NDPR has just published a review — written by Allen Speight (Philosophy, Boston University) — of Hegel on the Modern Arts (Cambridge UP) by Benjamin Rutter. We thought a number of you would find it of interest. To read the whole review, please click here.
Here is how it begins:
Hegel’s aesthetics has, especially since Henrich and Danto, often been viewed as heralding the “end of art.” Those who have taken pains to look more carefully at the text of Hegel’s Lectures on Fine Arts have rightly pointed out that Hegel’s claims seem to be more precise than this — that Hegel does not in fact declare the “end of art” in the sense of its death but rather insists that (in T. M. Knox’s translation) “the form of art has ceased to be the supreme need of the spirit.” The modern aesthetic issue of concern for an Hegelian then, presumably, is not a matter of art’s ceasing to exist (although Hegel does sometimes make it sound as though he might think this is not an impossibility — as for example, when he huffs that with the German poet Jean Paul “art actually ends”), but whether art can matter any longer for those of us who inhabit a modern, rationalistic and bourgeois age.
But those who have attempted to rescue a Hegel whose aesthetics might still be philosophically relevant for at least some of the significant developments in art and literature since his death in 1831 have not always taken up the broader philosophical question about how and why art can still matter (or even — as is the bolder claim of this book — be indispensable) for Hegel. And Hegel’s defenders as well as his critics have also had the further limitation of resting their claims about what Hegel actually said in his lectures on what remains to this day an unclear textual basis. The most widely used published English version of Hegel’s lectures on aesthetics is Knox’s two-volume Hegel’s Aesthetics: Lectures on Fine Art, but Knox relied on an edition prepared by Hegel’s student H. G. Hotho, and contemporary scholars have been at pains to use the existing transcriptions of those lectures in an effort to pare off the authentic words of Hegel himself from the accretions of his disciple.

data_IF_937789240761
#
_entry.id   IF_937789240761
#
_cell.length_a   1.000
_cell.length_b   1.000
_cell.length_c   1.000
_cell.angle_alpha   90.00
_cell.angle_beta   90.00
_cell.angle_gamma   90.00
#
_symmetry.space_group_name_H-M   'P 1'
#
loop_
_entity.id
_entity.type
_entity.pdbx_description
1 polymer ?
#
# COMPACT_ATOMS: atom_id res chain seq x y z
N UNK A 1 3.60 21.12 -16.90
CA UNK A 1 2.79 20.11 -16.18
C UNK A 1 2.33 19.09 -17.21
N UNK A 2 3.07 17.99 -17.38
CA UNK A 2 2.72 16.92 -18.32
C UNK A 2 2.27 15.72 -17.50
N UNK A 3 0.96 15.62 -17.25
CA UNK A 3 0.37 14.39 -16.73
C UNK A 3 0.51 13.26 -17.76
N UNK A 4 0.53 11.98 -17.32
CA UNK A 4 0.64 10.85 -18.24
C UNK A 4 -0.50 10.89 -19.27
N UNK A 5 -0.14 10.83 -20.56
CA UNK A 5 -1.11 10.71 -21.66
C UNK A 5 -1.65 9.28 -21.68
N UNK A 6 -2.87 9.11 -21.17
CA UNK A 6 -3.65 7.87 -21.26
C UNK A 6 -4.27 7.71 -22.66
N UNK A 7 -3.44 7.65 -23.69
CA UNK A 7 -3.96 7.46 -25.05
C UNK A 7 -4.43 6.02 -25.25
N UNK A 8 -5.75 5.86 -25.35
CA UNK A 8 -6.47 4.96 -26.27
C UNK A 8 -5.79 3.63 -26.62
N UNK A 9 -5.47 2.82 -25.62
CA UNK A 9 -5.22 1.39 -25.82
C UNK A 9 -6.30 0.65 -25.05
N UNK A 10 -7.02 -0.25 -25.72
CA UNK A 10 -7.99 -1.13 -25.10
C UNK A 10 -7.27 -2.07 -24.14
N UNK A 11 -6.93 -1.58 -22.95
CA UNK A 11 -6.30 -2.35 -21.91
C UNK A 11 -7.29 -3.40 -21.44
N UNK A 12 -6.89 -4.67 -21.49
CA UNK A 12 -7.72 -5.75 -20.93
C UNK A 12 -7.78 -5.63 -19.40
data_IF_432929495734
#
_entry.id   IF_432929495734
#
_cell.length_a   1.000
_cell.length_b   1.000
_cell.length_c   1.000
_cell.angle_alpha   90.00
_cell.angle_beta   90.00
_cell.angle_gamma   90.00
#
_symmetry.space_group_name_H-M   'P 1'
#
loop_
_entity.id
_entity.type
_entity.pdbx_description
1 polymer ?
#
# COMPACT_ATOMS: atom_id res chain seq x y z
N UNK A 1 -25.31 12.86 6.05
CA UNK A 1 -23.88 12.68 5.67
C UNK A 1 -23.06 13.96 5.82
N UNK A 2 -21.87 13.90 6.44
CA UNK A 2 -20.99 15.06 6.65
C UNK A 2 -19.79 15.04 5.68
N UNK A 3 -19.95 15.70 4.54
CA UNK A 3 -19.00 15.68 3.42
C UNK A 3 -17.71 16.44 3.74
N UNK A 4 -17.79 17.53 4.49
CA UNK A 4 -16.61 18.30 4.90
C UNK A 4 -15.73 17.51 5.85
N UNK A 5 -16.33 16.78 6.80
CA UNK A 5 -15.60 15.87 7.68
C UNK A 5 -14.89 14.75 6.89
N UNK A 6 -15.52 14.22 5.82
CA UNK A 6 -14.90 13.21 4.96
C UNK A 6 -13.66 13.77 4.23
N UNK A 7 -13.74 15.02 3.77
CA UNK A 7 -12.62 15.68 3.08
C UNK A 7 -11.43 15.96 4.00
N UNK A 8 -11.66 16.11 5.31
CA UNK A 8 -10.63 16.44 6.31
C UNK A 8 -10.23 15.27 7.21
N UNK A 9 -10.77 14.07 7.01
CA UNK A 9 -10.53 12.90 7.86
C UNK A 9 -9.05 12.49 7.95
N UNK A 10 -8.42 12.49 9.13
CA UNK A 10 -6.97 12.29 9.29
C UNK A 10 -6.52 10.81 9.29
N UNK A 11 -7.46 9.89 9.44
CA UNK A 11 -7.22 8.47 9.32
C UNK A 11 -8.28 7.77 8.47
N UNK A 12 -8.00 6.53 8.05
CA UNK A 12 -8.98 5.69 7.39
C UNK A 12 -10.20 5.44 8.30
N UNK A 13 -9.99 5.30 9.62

English-speaking philosophers interested in Hegel’s various Berlin lecture series on topics in the philosophy of spirit have had access for years to good translations of the various Lectures on the Philosophy of Religion, thanks to the editorial work of Jaeschke, Hodgson, and others, but there exists to this day no such opportunity for those interested in Hegel’s aesthetics. (The situation is in fact worse than this, since not even all of the aesthetics lecture series transcripts have been published yet in German.)
One of the best features of Benjamin Rutter’s new book on Hegel’s aesthetics is that he has taken care to examine the development of Hegel’s views about modern art over the series of lectures Hegel gave on the topic during the 1820s. The conclusions Rutter draws based on his textual work with the German transcripts of the lectures — that Hegel, for example, was more pessimistic about art’s role in modern life in the early part of that decade but tended to soften his views in the final lecture series — are, moreover, importantly situated in the context of a fine-grained account of Hegel’s treatment of various achievements within the artistic genres that he thought mattered most in modernity (certain forms of lyric poetry and Dutch genre painting, especially).